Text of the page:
Back when he was first tapped to play 007, Pierce Brosnan seemed like the straight-to-video Bond, a generically suave star with a résumé that hadn't been polished much since his stint on Remington Steele. But in recent years, particularly with his turns in The Tailor Of Panama and The Matador, Brosnan has been working to dismantle the Bond persona by exploiting his image to diabolical (or, in the case of The Matador, downright pathetic) ends. He's more of a cad now than a player, and he's become a far more interesting actor because of it—wittier, more insinuating, and altogether less predictable. The man also knows how to smoke a cigarette as well as anyone this side of Lauren Bacall.
As a committed bachelor who takes an interest in his best friend's mistress, Brosnan is by far the most compelling element of Married Life, Ira Sachs' by-the-numbers melodrama of sexual duplicity and marital discord in post-World War II America. Narrating from atop a high perch, Brosnan wends through the noir-inflected story of bored businessman Chris Cooper, who goes to drastic lengths to end his stale marriage. Tired of his drab, buttoned-down suburban life, Cooper takes up with a pretty young bottle-blonde (Rachel McAdams) nearly half his age, but rather than leaving his faithful wife (Patricia Clarkson), he decides to poison her instead. Meanwhile, Brosnan casually swoops in on Cooper's territory and tries to take his friend's mistress as his own, loyalty be damned.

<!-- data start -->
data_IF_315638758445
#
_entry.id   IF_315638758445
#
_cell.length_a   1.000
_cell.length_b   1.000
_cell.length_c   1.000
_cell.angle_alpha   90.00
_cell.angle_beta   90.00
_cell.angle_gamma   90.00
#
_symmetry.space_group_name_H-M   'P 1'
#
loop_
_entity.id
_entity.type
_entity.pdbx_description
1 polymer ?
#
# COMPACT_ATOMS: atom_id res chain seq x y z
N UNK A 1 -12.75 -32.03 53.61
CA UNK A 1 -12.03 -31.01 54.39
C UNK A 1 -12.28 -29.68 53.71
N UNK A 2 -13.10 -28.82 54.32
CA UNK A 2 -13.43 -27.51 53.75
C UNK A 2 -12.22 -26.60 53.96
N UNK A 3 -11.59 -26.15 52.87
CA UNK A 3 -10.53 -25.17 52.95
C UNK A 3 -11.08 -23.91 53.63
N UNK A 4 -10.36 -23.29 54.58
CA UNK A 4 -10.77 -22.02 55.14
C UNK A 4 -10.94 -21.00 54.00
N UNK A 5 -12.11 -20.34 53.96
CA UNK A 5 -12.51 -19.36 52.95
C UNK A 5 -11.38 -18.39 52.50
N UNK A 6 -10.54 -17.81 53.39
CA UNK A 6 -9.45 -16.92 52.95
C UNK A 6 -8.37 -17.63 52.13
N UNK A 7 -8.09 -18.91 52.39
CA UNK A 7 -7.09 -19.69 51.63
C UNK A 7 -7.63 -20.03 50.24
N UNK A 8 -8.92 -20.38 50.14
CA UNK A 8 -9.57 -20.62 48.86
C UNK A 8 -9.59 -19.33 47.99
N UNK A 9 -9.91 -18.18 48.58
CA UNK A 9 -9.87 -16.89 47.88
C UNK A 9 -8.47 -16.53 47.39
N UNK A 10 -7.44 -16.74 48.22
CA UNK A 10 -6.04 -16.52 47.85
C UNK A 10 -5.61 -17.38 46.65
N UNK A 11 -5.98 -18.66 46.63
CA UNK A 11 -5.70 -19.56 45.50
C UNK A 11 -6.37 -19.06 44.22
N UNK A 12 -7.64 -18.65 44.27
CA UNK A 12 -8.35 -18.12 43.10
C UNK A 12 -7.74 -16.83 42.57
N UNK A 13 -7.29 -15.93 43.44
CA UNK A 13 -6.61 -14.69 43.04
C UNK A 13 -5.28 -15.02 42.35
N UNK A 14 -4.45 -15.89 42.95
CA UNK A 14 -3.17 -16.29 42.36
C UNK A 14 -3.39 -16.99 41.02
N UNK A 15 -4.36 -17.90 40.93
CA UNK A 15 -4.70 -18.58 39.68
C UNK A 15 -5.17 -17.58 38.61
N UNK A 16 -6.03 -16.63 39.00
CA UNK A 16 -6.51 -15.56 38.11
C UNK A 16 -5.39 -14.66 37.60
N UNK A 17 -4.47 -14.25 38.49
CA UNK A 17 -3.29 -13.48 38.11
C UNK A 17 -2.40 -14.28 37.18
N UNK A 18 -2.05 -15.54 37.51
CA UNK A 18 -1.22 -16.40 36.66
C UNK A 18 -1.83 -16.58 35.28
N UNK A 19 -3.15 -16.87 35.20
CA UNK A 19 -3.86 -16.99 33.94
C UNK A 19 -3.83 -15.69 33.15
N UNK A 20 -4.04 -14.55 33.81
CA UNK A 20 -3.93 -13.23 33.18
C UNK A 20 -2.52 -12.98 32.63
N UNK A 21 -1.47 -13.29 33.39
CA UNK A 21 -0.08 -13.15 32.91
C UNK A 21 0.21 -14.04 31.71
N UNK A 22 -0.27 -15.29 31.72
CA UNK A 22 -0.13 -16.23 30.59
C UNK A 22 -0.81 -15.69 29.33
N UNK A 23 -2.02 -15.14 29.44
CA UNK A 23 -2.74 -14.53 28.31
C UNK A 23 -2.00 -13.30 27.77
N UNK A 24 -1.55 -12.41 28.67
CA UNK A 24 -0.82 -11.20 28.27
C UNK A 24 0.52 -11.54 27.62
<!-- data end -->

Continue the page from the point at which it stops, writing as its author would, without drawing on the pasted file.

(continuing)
To a degree, the dynamic between Brosnan and Cooper resembles Aaron Eckhart and Matt Malloy's relationship from In The Company Of Men: Both pursue the same end by different means, with Brosnan seeming the callow conqueror, while Cooper is more earnest and sincere, with the flop sweat to prove it. But while it's in Brosnan's nature to pursue his desires, Cooper's sensitivity manifests itself more darkly: Here's a man so craven that he'd rather kill his wife than ask for a divorce. Sachs gets terrific performances out of his actors, but from the deliberately blunt title on down, Married Life feels stiflingly mannered and generic when it should be percolating with emotion. (It doesn't help that the first-rate AMC series Mad Men covers similar ground with greater insight and period specificity.) It's much better off when it leaves the storytelling to Brosnan's elegant curls of smoke.